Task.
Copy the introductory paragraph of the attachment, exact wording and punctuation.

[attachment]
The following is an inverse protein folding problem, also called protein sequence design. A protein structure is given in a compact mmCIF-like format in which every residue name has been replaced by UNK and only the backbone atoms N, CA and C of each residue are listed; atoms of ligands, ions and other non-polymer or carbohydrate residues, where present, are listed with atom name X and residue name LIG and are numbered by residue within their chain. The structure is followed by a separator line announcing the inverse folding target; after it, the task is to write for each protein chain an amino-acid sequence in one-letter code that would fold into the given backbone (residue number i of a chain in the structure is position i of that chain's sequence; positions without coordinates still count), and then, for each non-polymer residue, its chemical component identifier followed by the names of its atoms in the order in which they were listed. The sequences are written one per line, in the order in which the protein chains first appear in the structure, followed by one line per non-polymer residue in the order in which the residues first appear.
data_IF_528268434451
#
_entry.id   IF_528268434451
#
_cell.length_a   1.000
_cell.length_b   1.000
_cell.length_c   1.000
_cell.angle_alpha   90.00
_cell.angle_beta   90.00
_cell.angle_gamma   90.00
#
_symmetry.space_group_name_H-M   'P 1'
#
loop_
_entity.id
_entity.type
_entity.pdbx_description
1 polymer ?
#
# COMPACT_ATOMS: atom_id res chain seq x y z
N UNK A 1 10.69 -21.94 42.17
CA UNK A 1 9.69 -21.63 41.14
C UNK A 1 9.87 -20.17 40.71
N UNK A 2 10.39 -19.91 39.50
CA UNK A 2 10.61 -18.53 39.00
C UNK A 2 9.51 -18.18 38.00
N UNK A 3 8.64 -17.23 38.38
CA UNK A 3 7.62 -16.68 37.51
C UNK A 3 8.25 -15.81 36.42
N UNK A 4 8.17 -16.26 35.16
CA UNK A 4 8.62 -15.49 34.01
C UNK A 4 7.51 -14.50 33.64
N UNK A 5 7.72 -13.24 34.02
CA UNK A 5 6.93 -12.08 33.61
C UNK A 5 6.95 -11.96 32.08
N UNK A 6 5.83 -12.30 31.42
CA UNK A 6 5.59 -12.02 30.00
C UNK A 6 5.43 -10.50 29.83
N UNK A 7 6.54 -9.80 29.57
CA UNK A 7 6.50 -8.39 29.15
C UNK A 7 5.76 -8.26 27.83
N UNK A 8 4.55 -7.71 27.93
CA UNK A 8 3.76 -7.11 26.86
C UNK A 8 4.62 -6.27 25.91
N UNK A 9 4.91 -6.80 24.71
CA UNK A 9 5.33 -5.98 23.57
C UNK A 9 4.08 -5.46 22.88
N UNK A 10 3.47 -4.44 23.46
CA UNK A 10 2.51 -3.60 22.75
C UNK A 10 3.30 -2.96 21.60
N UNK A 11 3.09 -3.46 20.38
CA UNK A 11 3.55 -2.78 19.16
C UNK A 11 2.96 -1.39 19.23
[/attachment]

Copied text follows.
The following is an inverse protein folding problem, also called protein sequence design. A protein structure is given in a compact mmCIF-like format in which every residue name has been replaced by UNK and only the backbone atoms N, CA and C of each residue are listed; atoms of ligands, ions and other non-polymer or carbohydrate residues, where present, are listed with atom name X and residue name LIG and are numbered by residue within their chain. The structure is followed by a separator line announcing the inverse folding target; after it, the task is to write for each protein chain an amino-acid sequence in one-letter code that would fold into the given backbone (residue number i of a chain in the structure is position i of that chain's sequence; positions without coordinates still count), and then, for each non-polymer residue, its chemical component identifier followed by the names of its atoms in the order in which they were listed. The sequences are written one per line, in the order in which the protein chains first appear in the structure, followed by one line per non-polymer residue in the order in which the residues first appear.